• Transfer RNAs (tRNAs)
    • -bind to amino acids and pair with bases of codons of mRNA at ribosome to begin process of protein synthesis
  9. protein synthesis

    Transcription
    transfers DNA gene base sequence to a complementary base sequence of an mRNA

    • 3 basic phases:
    • initiation, elongation, and termination

    1) initiation - once properly positioned, RNA polymerase pulls apart strands of DNA double helix so transcription can begin at the start point in promoter

    • 2) elongation - RNA aligns nucleotides w/complementary DNA bases on template strand and links them together.  RNA polymerase elongates the mRNA strand one base at a time, unwinds the DNA helix and rewinds helix behind it. At any given time, 16-18 base pairs of DNA are unwound
    • DNA-RNA hybrid is up to 12 pairs long

    3) termination - transcription ends and newly formed mRNA separates from DNA template

  10. protein synthesis

    Transcription factor
    • loosens histones from DNA in area to be transcribed
    • binds to promoter, a DNA sequence specifying start site of gene to be transcribed
    • mediates the binding of RNA polymerase to promoter
  11. protein synthesis

    transcription - RNA polymerase
    • enzyme that oversees synthesis of mRNA
    • unwinds DNA template
    • adds complementary RNA nucleotides on DNA template and joins them together
    • stops when it reaches termination signal
    • mRNA pulls off the DNA template, is further processed by enzymes, and enters cytosol
  12. protein synthesis

    Transcription: DNA-RNA hybrid
    at any given moment, 16-18 base pairs of DNA are unwound and the most recently made RNA is still bound to DNA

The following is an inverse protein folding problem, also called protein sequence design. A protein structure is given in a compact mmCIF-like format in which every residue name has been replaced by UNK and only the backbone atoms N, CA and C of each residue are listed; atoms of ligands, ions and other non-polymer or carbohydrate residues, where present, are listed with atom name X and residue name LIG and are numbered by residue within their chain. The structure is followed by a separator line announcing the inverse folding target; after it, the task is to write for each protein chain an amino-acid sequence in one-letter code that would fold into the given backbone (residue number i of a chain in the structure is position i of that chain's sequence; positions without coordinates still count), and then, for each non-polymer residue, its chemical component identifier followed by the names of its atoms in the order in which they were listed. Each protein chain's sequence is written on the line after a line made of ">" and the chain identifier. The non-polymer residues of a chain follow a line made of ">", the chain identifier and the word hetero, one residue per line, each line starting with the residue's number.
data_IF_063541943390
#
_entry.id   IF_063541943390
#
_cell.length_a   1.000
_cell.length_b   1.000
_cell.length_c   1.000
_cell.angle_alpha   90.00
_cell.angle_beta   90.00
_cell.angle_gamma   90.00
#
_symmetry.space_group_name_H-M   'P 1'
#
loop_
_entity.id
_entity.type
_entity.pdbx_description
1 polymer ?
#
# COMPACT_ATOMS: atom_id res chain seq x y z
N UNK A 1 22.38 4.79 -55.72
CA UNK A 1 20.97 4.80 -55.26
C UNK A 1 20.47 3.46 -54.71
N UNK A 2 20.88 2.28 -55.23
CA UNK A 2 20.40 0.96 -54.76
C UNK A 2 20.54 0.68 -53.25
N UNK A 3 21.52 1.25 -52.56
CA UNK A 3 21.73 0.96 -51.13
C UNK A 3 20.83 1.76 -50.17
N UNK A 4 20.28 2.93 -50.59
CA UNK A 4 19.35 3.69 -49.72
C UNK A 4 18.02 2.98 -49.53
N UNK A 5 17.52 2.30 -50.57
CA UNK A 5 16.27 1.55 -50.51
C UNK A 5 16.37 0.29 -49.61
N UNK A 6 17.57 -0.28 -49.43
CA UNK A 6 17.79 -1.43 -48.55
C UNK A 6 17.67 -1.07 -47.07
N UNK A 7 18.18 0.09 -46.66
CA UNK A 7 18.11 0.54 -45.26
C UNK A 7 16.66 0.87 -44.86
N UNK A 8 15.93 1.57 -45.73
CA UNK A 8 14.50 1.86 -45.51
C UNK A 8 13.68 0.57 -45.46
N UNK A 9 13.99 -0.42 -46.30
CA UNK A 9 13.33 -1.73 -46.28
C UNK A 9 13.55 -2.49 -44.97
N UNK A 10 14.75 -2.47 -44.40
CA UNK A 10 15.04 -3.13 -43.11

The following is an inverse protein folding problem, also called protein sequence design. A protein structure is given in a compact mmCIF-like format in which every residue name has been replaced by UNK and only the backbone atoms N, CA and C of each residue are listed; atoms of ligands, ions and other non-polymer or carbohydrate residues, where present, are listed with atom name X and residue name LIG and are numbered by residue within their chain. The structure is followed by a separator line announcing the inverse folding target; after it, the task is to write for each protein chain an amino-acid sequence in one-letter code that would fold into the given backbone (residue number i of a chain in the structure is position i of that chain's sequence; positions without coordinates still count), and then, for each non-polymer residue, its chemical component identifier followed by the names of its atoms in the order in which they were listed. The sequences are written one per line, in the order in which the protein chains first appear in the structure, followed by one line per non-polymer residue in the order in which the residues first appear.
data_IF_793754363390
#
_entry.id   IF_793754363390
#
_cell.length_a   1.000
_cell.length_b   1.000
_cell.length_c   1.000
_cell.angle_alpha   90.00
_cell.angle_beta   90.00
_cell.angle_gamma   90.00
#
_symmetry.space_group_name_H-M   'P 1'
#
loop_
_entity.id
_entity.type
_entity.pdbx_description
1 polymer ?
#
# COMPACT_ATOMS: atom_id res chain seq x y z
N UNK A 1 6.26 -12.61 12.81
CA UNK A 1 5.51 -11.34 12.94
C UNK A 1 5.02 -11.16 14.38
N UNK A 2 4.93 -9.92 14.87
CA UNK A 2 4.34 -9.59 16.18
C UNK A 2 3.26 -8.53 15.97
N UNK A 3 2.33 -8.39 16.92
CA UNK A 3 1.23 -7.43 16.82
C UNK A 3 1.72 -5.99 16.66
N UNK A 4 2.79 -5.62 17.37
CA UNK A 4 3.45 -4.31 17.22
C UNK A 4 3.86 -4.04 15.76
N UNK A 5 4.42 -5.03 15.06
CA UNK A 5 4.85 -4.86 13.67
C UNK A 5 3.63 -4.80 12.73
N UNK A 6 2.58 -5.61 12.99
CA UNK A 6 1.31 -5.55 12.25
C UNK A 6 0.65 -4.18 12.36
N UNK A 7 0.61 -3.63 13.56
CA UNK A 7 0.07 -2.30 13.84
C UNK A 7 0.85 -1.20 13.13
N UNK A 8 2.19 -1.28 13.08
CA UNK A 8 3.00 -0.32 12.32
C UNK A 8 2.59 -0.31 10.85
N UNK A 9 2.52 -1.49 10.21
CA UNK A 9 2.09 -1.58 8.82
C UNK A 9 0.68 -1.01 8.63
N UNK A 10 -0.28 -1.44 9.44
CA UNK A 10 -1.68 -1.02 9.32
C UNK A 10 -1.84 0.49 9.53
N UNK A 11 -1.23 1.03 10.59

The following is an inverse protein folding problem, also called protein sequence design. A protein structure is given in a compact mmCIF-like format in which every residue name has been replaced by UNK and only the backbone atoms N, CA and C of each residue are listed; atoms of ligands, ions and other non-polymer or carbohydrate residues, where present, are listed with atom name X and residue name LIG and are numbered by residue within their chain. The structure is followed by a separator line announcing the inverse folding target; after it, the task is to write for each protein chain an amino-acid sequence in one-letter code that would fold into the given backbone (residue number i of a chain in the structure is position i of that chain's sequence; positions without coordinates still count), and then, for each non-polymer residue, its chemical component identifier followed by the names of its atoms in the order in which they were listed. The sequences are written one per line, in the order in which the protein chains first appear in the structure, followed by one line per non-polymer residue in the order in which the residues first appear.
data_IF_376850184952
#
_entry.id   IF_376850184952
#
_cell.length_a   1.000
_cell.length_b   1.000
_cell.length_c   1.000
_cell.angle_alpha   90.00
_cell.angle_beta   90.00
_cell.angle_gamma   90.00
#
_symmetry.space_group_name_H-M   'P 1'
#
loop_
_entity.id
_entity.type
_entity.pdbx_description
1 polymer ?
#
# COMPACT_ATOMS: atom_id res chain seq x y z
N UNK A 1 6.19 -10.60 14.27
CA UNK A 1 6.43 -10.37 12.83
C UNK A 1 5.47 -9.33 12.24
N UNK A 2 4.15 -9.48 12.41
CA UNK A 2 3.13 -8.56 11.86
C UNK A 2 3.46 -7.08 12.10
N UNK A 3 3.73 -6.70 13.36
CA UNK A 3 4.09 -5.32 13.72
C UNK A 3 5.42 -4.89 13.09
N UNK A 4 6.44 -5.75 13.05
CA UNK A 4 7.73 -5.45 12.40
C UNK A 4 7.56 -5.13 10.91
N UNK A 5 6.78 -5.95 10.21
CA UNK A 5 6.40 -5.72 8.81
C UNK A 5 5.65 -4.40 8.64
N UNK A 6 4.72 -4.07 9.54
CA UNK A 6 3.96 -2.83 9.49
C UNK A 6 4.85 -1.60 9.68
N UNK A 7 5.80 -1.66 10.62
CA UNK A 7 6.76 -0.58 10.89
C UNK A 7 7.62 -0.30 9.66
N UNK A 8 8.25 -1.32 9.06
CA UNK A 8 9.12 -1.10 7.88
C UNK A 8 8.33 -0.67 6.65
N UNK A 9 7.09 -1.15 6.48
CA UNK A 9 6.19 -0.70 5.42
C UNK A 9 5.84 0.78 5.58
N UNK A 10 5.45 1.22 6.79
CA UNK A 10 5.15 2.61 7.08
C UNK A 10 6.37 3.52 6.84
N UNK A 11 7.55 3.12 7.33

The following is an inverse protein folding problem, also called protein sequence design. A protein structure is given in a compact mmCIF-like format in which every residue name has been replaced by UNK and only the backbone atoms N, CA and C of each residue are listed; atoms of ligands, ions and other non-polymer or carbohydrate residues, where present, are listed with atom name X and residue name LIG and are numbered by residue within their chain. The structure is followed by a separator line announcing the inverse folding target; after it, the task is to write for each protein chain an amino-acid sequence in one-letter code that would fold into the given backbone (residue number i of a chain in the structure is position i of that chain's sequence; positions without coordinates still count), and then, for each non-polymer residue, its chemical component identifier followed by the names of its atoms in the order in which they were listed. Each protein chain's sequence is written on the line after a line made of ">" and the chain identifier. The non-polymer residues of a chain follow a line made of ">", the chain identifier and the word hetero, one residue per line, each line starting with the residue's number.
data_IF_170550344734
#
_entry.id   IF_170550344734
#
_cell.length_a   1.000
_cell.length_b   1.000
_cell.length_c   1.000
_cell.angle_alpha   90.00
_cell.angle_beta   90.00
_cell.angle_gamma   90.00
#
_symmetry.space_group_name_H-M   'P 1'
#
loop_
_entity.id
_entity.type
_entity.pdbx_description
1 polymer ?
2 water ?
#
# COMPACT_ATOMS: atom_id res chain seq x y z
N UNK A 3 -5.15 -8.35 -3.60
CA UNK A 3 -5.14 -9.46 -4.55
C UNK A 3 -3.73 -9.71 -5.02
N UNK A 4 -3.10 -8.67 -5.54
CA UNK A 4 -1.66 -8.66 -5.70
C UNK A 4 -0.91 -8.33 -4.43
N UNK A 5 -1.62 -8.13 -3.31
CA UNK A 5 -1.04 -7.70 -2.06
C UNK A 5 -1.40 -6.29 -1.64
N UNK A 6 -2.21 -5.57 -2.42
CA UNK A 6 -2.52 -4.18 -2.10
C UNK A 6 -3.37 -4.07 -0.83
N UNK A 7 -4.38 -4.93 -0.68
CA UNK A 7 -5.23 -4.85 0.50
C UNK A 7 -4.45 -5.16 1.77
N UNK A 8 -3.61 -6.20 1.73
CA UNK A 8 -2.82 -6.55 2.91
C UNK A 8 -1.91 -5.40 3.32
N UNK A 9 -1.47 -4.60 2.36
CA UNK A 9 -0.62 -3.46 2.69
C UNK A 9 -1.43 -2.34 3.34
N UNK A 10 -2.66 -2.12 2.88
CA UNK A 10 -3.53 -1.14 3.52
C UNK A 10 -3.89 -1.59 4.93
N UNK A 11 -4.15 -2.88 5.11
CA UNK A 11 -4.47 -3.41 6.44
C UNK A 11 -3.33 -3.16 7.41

13. protein synthesis

    Translation
    • converts base sequence of nuceic acids into the amino acid sequence of proteins
    • involves mRNA, tRNAs, and rRNAs
    • mRNA attaches to a small ribosomal subunit that moves along the mRNA to the start codon
    • large ribosomal unit attaches, forming a functional ribosome
    • anticodon of a tRNA binds to its complementary codon and adds its amino acid to the forming protein
    •  chain
    • new amino acids are added by other tRNAs as ribosome moves along rRNA, until stop codon is reached
  14. role of the rough ER in protein synthesis
    • mRNA/ribosome complex is directed to rough ER by a singal-recognition particle (SRP)
    • forming protein enters the ER
    • sugar groups may be added to the protein, and its shape may be altered
    • protein is enclosed in a vesicle for transport to Golgi apparatus
  15. cytosolic protein degradation
    • nonfunctional organelle proteins are degraded by lysosomes
    • ubiquitin tags damaged or unneeded soluble proteins in cytosol; they are digested by enzymes of proteasomes
  16. extracellular materials
    • body fluids = interstitial fluid, blood plasma, and cerebrospinal fluid
    • cellular secretions = intestinal and gastric fluids, saliva, mucus, and serous fluids
    • extracellular matrix = abundant jellylike mesh containing proteins and polysaccharides in contact with cells
  17. developmental aspects of cells
    • all cells of the body contain the same DNA but are not identical
    • chemical signals in the emryo channel cells into specific development pathways by turning some genes off
    • development of specific and distinctive features in cell is called cell differentiation
    • elimination of excess, injured, or aged cells occurs through programmed rapid cell death (apoptosis) followed by phagocytosis
  18. theories of cell aging
    • wear and tear theory = little chemical insults and free radicals have cumulative effects
    • immune system disorders = autoimmune responses and progressive weakening of the immune response
    • genetic theory = cessation of mitosis and cell aging are programmed into genes.  Telomeres (strings of nucleotides on the ends of chromosomes) may determine the # of times a cell can divide